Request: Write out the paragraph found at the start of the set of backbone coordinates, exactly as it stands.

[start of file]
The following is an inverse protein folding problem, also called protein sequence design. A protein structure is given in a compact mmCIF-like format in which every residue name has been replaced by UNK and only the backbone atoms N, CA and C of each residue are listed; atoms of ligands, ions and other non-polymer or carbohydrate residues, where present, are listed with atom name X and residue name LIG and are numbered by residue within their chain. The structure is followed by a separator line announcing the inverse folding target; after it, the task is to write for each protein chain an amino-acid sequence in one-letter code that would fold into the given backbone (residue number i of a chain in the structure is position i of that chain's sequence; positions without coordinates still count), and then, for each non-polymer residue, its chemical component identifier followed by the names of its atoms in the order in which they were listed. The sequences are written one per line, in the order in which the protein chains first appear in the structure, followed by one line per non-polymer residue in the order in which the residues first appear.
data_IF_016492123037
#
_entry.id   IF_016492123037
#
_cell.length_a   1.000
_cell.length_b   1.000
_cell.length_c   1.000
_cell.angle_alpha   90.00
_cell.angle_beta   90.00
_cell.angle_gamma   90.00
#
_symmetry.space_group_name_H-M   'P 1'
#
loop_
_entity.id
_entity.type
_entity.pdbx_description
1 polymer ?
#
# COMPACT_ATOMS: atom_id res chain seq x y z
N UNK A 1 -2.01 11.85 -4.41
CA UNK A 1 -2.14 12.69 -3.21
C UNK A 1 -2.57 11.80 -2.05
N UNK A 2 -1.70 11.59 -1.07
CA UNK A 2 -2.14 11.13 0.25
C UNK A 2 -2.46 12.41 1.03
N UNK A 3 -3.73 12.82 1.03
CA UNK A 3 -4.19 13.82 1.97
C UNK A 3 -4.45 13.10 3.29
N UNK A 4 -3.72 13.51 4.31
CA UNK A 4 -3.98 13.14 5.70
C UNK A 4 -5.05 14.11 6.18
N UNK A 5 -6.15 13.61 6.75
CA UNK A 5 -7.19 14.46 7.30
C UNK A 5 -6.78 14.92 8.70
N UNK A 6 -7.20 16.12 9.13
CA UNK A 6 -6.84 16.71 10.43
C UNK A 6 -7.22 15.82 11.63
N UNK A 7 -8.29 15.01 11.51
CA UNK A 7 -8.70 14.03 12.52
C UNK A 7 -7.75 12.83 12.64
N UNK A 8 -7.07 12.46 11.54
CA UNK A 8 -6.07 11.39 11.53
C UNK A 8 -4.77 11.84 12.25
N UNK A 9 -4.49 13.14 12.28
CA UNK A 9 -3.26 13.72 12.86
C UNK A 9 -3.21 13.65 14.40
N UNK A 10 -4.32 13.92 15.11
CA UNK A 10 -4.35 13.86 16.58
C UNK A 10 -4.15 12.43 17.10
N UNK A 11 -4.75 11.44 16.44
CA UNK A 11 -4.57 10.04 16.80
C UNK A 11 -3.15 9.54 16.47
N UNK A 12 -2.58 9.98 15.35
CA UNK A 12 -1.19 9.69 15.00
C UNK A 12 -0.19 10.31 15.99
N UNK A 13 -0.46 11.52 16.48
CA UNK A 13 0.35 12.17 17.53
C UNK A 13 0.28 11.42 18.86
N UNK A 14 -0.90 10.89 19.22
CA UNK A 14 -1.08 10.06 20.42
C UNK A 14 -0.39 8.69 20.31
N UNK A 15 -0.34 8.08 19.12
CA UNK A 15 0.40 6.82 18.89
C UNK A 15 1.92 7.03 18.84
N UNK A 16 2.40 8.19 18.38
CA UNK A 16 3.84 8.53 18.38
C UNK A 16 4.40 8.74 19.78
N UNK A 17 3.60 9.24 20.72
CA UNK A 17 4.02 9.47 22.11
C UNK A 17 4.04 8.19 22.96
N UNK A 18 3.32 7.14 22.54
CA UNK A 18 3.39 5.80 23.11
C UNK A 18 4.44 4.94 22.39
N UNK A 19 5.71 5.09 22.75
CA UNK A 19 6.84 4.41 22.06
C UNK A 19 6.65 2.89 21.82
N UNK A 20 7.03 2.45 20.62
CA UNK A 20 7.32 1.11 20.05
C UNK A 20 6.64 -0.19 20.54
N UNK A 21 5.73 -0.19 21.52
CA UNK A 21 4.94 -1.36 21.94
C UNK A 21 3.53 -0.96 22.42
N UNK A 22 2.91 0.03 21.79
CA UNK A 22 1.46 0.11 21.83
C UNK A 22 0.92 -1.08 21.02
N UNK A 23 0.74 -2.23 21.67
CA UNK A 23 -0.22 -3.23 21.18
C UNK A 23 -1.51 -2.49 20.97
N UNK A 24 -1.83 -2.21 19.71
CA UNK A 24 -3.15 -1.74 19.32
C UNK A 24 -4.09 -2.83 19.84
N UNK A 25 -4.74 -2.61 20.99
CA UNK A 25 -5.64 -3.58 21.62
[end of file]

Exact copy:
The following is an inverse protein folding problem, also called protein sequence design. A protein structure is given in a compact mmCIF-like format in which every residue name has been replaced by UNK and only the backbone atoms N, CA and C of each residue are listed; atoms of ligands, ions and other non-polymer or carbohydrate residues, where present, are listed with atom name X and residue name LIG and are numbered by residue within their chain. The structure is followed by a separator line announcing the inverse folding target; after it, the task is to write for each protein chain an amino-acid sequence in one-letter code that would fold into the given backbone (residue number i of a chain in the structure is position i of that chain's sequence; positions without coordinates still count), and then, for each non-polymer residue, its chemical component identifier followed by the names of its atoms in the order in which they were listed. The sequences are written one per line, in the order in which the protein chains first appear in the structure, followed by one line per non-polymer residue in the order in which the residues first appear.